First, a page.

2. AMR path planning

Path planning is the process by which the route between two points is generated. When an AGV needs to get from A to B, either the robot or the server selects from a pre-configured list of options. The AGV’s motions are expected to adhere to a set guidepath.

When an AMR needs to get from A to B, however, it generates its own path. An AMR assesses and calculates options using the map of the facility, its current position, and traffic management rules in effect, such as stop signs, aisles, one-way areas, intersections, queue points, no entry zones, speed limits, and more. The AMR’s motions are driven by the robot’s onboard path planning and navigation software, and does not follow a specific guidepath unless explicitly instructed to do so.

Additionally, while AGVs are typically charged through a manual plug-in or strategically placed electrical contacts, AMRs are able to charge opportunistically. When an AMR is not working on a task, the robot can autonomously navigate to a charging station separated from the workflow and wait until the next job is assigned.

An AMR is also aware of its kinematics. It knows how well it handles corners, how much space it needs to stop, and the size of its safety fields. The robot uses that information to generate its own path.

AGVs use three main path planning technologies today:

  • None (for example, magnetic lines): Both the robot and the supervisor software do not have any control over the route. The robot is instructed to proceed “x” meters forward.
  • User created paths (for example, virtual line follower): The user creates paths either by manipulating the robot within the environment, or by utilizing tools within the supervisory software. The robot is then instructed to repeat these routes precisely. 
  • Fleet Manager-created paths: The user defines endpoints and the supervisory software calculates the route either at startup or on demand and provides it to the robot. The robot is then instructed to execute this route precisely.

Innovative AMRs have evolved, instead using:

  • Robot-created paths (kinematically aware): The user defines endpoints within the facility map. At the beginning of every job, the robot generates its route taking into account all required "rules of the road" captured within the map as well as its own capabilities, including acceleration, deceleration, safety footprint, turning capabilities, and more. Demonstrated in the video below, two AMRs plan their routes, considering one-way paths, turning capabilities, and stop signs.

3. AMR obstacle handling

AMRs have the innate ability to problem solve their way around obstacles. When a static obstacle is encountered, an AMR will wait a certain amount of time to see if the obstacle, such as a person, moves away. If it does not, like a box on the ground, the AMR will initiate a replan around that obstacle, considering parameters like the amount of space available near the obstacle. The AMR will either autonomously drive around the obstacle or turn around and find the next most efficient way through the facility to its destination.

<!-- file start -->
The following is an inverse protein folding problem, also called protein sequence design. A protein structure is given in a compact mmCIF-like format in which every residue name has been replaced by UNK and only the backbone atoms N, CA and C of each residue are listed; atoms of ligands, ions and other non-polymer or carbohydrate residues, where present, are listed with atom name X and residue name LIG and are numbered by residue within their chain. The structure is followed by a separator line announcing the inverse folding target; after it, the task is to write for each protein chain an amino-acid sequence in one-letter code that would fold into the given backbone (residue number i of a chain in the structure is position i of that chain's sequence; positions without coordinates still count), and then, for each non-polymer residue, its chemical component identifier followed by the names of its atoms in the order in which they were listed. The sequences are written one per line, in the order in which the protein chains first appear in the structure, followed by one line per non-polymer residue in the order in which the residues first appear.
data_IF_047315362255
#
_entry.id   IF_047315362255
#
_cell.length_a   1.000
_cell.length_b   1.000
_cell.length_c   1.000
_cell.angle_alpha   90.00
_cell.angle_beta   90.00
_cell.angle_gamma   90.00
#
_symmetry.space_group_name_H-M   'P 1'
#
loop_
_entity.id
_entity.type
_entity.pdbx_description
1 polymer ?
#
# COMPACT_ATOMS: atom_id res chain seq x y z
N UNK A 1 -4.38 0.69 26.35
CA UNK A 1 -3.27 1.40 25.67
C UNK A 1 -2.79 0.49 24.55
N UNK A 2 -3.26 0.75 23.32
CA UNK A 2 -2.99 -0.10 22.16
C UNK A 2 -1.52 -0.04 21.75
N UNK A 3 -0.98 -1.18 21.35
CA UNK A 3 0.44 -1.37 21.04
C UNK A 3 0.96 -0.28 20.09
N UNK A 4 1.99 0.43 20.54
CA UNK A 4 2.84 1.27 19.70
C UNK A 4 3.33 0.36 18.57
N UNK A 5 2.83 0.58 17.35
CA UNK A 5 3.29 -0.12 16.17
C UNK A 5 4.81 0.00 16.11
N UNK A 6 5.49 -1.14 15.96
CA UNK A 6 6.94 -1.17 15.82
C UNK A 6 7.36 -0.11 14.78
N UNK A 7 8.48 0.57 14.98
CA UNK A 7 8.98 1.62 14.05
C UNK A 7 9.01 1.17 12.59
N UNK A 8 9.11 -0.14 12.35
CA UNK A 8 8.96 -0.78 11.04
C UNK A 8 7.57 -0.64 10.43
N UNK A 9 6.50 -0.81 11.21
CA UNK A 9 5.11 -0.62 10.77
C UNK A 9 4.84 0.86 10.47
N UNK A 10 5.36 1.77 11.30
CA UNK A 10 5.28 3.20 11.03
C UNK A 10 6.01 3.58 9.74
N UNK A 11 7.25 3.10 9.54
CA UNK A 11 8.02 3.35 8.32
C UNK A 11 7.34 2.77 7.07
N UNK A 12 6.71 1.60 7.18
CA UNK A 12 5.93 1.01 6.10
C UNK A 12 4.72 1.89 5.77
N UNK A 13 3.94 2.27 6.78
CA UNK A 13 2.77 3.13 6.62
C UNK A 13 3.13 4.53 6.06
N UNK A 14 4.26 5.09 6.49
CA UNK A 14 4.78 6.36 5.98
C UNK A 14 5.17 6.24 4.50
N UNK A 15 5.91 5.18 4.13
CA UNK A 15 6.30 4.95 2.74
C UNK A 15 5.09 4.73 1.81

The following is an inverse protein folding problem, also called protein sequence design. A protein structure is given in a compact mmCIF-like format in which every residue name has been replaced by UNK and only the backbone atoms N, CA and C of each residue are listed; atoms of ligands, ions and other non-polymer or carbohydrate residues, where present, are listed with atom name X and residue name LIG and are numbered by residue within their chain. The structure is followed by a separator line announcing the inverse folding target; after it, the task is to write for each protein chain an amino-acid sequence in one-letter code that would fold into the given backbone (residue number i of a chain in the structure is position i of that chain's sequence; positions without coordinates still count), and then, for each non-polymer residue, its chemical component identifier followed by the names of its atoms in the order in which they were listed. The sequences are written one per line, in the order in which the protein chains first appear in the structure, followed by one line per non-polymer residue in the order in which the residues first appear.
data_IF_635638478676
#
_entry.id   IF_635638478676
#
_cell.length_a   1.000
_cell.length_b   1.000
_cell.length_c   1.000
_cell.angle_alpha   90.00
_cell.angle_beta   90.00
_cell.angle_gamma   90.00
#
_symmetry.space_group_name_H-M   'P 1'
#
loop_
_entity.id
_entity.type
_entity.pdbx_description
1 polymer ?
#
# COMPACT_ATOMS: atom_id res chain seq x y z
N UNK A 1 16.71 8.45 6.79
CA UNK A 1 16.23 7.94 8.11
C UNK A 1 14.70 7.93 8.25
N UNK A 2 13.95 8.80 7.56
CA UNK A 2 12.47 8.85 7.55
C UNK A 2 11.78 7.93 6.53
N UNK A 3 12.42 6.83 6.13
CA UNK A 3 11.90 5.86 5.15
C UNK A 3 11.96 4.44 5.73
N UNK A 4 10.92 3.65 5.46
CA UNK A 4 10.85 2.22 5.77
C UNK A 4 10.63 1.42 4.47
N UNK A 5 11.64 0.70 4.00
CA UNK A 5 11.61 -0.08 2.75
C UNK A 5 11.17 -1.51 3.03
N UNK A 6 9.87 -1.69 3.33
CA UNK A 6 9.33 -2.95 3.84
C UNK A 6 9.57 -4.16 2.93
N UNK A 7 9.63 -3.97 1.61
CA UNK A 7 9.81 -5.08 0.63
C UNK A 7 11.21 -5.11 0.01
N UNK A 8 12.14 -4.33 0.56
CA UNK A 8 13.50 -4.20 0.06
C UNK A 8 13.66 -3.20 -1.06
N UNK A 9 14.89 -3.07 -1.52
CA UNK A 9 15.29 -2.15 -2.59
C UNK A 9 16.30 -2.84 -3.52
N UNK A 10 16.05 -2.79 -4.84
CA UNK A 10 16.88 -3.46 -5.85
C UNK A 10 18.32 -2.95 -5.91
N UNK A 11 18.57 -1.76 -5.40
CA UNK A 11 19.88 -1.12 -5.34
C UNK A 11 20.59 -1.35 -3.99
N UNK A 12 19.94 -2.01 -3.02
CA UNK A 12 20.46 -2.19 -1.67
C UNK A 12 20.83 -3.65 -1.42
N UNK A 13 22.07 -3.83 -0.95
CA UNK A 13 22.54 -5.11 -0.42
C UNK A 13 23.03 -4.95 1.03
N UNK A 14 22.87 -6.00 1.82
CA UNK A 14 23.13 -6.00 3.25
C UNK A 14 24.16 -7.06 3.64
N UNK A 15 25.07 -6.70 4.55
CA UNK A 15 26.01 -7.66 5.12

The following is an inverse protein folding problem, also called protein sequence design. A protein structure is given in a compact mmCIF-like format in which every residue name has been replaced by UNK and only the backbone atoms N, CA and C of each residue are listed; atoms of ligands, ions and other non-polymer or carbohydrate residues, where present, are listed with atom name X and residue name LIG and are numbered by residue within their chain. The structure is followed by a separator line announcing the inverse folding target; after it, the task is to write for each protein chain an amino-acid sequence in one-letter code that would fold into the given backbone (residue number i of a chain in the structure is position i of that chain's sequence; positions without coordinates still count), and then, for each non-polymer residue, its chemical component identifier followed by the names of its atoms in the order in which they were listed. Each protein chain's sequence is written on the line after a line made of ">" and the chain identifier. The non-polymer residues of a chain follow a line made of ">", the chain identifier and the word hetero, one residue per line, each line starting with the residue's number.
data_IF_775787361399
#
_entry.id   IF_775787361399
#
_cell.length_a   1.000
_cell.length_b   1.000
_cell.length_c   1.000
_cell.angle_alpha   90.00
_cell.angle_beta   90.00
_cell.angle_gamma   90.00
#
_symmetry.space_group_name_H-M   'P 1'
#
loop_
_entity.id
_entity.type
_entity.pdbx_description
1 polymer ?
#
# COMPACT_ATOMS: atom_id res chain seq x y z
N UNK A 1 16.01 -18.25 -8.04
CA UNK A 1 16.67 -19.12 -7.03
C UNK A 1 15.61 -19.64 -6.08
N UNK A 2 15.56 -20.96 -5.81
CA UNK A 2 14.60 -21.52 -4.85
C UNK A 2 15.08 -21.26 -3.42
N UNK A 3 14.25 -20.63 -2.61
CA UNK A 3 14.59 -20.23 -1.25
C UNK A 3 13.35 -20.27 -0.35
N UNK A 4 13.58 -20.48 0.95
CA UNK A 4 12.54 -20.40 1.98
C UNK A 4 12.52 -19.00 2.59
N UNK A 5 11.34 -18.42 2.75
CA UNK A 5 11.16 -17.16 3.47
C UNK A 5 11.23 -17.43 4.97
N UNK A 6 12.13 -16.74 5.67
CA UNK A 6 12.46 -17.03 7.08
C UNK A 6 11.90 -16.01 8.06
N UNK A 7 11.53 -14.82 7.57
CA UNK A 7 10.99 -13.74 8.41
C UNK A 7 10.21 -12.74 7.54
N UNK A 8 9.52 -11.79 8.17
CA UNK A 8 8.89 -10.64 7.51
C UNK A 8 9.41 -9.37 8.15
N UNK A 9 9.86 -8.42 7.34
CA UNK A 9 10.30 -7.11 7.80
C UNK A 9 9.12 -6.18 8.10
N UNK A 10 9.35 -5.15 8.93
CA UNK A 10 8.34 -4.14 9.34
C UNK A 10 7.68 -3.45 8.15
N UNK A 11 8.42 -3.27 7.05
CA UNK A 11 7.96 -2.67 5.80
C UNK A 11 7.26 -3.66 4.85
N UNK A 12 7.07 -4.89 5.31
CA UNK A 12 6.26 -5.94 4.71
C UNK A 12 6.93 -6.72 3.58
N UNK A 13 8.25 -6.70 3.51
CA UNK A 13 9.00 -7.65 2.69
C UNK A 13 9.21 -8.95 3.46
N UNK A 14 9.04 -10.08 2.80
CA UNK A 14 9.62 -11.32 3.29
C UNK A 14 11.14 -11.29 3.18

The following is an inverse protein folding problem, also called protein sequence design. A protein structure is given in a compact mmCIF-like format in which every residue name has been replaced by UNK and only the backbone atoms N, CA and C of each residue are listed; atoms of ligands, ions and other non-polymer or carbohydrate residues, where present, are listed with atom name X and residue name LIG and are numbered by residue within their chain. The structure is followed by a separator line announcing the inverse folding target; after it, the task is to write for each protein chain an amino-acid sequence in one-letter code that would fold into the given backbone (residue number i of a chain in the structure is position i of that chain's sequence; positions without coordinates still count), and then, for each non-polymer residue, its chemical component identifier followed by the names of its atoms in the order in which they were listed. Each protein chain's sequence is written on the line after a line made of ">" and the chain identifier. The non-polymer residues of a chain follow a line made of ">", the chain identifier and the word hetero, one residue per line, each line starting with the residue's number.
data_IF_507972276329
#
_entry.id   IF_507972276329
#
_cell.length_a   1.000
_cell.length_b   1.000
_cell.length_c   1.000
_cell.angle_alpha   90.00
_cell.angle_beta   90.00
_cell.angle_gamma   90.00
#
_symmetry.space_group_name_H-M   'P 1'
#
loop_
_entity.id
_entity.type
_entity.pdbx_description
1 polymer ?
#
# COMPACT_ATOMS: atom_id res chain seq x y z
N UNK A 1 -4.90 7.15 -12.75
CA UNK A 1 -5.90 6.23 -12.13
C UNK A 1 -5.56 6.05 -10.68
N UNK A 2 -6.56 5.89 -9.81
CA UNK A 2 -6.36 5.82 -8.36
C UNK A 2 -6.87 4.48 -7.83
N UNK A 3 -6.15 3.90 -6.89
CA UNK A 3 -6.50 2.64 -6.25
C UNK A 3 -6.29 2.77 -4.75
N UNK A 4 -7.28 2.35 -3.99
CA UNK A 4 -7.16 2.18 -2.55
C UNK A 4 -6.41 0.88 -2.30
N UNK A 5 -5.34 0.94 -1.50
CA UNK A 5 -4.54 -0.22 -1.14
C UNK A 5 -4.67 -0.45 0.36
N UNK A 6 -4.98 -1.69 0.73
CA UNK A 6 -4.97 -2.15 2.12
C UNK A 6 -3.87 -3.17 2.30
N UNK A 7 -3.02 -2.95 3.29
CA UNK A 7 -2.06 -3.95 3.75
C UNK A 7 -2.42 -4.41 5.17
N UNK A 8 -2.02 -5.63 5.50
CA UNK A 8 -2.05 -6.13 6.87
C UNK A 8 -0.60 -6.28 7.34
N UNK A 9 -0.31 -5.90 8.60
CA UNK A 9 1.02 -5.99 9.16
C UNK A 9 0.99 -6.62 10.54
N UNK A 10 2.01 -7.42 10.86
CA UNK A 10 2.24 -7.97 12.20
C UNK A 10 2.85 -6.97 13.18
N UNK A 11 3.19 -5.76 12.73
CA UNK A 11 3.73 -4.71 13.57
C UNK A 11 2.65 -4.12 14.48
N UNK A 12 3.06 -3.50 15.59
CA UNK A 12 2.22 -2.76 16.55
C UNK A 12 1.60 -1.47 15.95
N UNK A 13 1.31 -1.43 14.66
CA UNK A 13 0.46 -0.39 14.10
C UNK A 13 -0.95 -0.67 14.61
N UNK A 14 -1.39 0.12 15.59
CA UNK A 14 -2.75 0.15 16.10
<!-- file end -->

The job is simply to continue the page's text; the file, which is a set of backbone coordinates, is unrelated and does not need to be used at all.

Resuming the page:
AMRs are also able to constantly assess dynamic obstacles. When an AMR detects a grouping of sensor hits that appears to represent a moving object, like a person or vehicle, that group is analyzed to determine if it’s on an intercept course. If so, the AMR will adjust its path accordingly.

There are two main ways an AGV will react to a surprise obstacle in its path:

  • None (LiDAR): The robot will not make physical contact with the obstacle before stopping, but it will also not attempt to navigate around it, remaining blocked. 
  • Circumnavigate small obstacles in large aisles: The robot will not make physical contact with the obstacle and will attempt to maneuver around the obstacle if given enough space. The robot will not replan its path and may become blocked.

AMRs take a more advanced approach:

  • Replans as necessary to accomplish the mission: The robot will not make physical contact with the obstacle and will attempt to maneuver around the obstacle if given enough space. If required, the robot will either request a new path from the supervisor software or replan on its own to utilize alternate routes. In the video below, an AMR stops when a person crosses its path. It waits until the person is gone before safely continuing on its route.

What technologies comprise an innovative AMR?

Unlike AGVs of the past, the most innovative AMRs have the ability to:

  • Stay localized in very dynamic environments
  • Operate safely beside and around humans and other equipment
  • Charge opportunistically
  • Plan its own path
  • Replan around static obstacles
  • Perceive and react to dynamic obstacles
  • Apply traffic management rules to smoothly integrate into the realities of your facility
  • Change workflows at a moment’s notice

Over time, AGVs have developed from chains and QR codes to navigating a complex factory floor. However, AGVs always had a gap: they were not flexible and adaptable enough for dynamic, mission-critical environments. Thus, the innovative AMR was developed to fill the gap, utilizing intelligent localization, path planning and obstacle handling technology to improve productivity in manufacturing facilities and warehouses worldwide.